They finally went into dub territory a bit on a long version of Jah No Dead, followed by a characteristically mesmerizing version of Driver (i.e. Jah is my driver; Jah is my rider also!). They closed the set with a soulful version of the backcountry anthem Man in the Hills, a tersely delicious take of the catchy Nyah Keith (best track on the classic 1980 Social Living album) and the only even relatively new song of the night, Jah Is Real (title track to last year’s excellent cd) which never really got off the ground as a singalong. But the first of the encores did: the scathing anthem Columbus, inarguably the most resonant deflation of the “Columbus discovered America” myth had the whole arena raising their voices to dismiss the “damn blasted liar” who happened upon Jamaica several millennia after the Arawaks did. After that, the catchy 70s hit The Sun couldn’t be anything but anticlimactic, but they ended the show on a high note with African Postman, Burning Spear relating the contents of a telegram with the message that “Now is the time that I and I and I should go home, yes Jah!” And with that the mellow posse of merrymakers departed, Jah Spear encouraging everyone to “watch your back on the way out, and on the way in.” If you weren’t there, you missed a real good one. Considering how vital he still is, it looks like he’s going to be around for a long time; watch this space for upcoming NYC dates.

July 31, 2009 Posted by | Live Events, Music, music, concert, New York City, review, Reviews | , , , , , , , , , , , , , , , , | 2 Comments

Concert Review: Anguile & the High Steppers at Shrine, NYC 5/9/09

Good times and good vibes in Harlem on a Saturday night with African-flavored roots reggae by Anguile & the High Steppers. The band was excellent, bass and drums holding down a fat riddim, excellent percussionist with a dubwise feel, terse Telecaster player running his guitar through a watery chorus effect, jazzy keyboardist and bandleader Anguile, from Gabon via Paris, out front. He’s a big guy with a casual, comfortable stage presence, singing in both French and English, sometimes both in the same song, decked out in a white robe over a black t-shirt and fatigue pants. The band jammed their way jazzily into what seems to be their theme song, Negre Blanc – this being a multiracial band, the song is not sarcastic but simply explanatory. Anguile’s lyrics fit the traditional roots mold: respect for all races and mother Africa, with considerable emphasis on the spiritual. But the most fervent ones were always set to the catchiest, most upbeat tunes, keeping everything irie.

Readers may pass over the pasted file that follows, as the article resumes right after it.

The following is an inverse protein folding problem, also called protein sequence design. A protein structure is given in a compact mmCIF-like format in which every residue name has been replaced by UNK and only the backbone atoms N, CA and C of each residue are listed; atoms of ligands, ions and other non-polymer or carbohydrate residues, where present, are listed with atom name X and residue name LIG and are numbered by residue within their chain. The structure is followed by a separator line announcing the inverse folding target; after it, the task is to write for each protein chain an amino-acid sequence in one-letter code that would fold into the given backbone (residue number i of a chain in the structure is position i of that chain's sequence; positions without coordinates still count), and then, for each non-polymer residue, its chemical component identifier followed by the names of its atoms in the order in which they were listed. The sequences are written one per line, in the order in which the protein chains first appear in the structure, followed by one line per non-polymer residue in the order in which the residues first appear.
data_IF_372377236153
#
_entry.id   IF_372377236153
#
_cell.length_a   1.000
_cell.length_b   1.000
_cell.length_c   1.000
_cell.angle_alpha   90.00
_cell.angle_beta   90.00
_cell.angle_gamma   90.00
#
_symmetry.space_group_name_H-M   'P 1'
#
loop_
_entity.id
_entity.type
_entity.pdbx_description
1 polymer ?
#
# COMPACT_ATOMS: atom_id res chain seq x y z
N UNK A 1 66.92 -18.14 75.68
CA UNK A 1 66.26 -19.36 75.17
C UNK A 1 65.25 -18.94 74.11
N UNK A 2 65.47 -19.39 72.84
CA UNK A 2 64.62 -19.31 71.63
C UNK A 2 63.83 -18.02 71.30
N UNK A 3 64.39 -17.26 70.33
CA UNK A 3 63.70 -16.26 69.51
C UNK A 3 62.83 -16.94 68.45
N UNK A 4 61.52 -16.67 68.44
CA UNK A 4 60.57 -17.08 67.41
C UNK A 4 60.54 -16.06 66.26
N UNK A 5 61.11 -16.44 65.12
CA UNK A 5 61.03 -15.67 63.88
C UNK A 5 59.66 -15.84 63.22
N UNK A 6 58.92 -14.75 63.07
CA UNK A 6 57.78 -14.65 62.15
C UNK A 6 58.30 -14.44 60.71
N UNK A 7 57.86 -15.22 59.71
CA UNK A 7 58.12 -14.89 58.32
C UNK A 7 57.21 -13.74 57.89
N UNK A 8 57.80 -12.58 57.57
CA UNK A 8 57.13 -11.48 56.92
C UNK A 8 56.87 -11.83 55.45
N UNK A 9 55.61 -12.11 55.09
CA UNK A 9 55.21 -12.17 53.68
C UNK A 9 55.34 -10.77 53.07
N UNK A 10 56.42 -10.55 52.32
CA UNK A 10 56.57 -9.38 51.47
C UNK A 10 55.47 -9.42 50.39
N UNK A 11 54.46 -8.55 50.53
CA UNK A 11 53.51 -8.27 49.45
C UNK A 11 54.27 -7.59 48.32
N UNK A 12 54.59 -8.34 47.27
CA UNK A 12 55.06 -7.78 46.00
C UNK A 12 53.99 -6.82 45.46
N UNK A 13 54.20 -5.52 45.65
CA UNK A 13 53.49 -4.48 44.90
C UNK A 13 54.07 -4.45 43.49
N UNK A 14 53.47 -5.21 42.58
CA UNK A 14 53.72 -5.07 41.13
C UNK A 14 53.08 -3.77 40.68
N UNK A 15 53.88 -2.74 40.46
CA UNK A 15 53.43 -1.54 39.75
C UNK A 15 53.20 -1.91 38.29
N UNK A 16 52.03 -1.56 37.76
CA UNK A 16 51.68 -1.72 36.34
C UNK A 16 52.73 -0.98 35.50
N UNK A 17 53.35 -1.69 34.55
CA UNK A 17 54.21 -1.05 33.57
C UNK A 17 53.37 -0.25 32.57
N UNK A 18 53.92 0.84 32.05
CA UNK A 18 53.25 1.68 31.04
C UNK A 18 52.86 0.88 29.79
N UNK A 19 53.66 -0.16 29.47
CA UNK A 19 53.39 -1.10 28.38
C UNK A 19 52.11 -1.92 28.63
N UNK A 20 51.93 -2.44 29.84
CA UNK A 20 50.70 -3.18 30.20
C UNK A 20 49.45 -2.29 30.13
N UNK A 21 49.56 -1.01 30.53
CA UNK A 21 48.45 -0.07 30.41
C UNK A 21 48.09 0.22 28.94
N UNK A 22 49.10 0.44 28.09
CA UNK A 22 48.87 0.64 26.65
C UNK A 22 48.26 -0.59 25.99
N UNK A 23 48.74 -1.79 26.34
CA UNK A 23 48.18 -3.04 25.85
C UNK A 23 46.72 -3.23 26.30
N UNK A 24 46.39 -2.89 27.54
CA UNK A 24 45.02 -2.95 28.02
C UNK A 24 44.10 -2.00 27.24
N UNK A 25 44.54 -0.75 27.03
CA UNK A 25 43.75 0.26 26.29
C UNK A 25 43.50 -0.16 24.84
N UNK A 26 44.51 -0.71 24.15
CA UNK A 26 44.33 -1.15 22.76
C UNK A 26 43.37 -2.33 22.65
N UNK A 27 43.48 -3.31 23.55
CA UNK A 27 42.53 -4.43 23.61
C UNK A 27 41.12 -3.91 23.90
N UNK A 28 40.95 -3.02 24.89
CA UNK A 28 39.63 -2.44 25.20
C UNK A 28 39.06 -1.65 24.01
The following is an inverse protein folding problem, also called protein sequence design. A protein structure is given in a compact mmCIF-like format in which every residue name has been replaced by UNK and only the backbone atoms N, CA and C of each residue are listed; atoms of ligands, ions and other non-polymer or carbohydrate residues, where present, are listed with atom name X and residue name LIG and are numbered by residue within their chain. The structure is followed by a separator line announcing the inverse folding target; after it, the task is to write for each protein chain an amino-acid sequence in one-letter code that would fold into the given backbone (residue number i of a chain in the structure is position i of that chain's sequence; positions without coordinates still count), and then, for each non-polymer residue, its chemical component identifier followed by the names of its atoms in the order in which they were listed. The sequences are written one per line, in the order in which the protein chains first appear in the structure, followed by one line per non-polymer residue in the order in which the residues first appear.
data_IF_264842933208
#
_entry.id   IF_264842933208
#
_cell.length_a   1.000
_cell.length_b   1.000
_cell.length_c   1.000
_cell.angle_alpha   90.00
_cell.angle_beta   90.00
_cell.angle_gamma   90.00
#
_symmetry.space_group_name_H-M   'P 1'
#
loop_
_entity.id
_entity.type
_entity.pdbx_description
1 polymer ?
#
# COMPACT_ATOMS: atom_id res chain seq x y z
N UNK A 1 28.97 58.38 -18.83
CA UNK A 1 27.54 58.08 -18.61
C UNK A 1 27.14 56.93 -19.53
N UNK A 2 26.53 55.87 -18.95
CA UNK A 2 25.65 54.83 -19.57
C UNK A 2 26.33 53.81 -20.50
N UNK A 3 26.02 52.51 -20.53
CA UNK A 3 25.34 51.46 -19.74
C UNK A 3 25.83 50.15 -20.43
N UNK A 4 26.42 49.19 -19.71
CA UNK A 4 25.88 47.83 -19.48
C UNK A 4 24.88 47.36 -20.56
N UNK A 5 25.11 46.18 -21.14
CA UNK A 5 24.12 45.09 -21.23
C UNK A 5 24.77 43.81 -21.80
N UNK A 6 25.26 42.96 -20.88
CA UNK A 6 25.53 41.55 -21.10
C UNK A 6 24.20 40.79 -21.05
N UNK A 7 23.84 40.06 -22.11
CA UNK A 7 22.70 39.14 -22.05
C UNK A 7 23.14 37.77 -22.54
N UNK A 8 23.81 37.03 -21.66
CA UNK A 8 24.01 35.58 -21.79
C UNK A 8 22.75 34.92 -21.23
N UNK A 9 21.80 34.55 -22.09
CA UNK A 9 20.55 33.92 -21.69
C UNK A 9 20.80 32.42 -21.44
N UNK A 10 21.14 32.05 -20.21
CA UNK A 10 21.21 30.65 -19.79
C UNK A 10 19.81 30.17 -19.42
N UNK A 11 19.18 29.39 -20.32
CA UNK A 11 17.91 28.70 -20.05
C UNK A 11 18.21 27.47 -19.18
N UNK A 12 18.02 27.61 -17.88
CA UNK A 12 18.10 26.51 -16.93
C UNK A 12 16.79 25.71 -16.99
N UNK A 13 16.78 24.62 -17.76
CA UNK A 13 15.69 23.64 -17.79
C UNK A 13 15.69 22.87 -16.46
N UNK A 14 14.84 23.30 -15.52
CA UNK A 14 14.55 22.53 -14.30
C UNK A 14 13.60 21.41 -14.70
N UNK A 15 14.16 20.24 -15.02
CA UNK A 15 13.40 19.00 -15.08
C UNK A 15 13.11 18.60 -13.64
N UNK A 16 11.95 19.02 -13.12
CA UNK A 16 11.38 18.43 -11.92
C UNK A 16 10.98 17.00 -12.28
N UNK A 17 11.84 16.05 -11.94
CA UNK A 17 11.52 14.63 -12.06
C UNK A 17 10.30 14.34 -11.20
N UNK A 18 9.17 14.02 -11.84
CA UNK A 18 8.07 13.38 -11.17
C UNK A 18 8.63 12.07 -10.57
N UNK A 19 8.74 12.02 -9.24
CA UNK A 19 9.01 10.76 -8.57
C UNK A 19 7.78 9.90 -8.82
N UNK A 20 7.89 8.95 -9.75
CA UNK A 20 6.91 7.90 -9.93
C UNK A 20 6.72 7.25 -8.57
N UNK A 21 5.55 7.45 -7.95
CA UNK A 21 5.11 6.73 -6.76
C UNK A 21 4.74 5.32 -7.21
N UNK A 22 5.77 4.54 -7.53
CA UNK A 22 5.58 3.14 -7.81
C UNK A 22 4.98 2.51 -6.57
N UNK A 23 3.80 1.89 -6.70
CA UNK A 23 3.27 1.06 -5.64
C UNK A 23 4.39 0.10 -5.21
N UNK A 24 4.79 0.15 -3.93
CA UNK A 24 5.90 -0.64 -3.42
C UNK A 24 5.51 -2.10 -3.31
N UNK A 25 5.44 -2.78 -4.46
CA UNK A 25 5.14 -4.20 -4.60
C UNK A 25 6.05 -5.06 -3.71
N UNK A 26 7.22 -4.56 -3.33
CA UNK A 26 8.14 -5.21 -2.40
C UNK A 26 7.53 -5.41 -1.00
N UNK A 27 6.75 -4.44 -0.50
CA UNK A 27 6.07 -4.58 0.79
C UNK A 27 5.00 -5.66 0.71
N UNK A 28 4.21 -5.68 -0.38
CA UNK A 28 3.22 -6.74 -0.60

A call for racial equality (titled Afrique, Ecoute-Moi maybe?) had a punchy, Exodus-style intensity. Anguile related that how when he was a child, he asked his grandmother where his name came from. She replied that the original Anguile was a slave trader. He was happy to announce that through some internet sleuthing, he eventually learned that Anguile was the Gabonese leader who freed the slaves there.

Cocol Gnom Bi grooved along on a jazzy two-chord vamp reminiscent of vintage Aswad. Dieu Connait Ton Nom (God Knows Your Name) was bouncy and bubbly, as was the aptly titled Party Party (not the Costello song), spiced with carefree solos by the keyboardist and then Anguile, who would pick up a melodica from time to time. Their best song was the slow, hypnotic, trance-inducing, Burning Spear-inflected Change Ton Pas (Change Your Ways). They closed their first set with their darkest number, building from an eerie organ intro to a ominous four-chord verse that would have worked as well in a mid-70s British art-rock song as it did here. Finally at the end (this band’s songs are long!) they cut loose with the drums and the wah-wah guitar kicking up a storm. Anyone who loves roots reggae, the old or the new or just any kind of hypnotic, psychedelic music ought to check these guys out.

May 10, 2009 Posted by | Live Events, Music, music, concert, New York City, review, Reviews | , , , , , , , , , , , , , | 1 Comment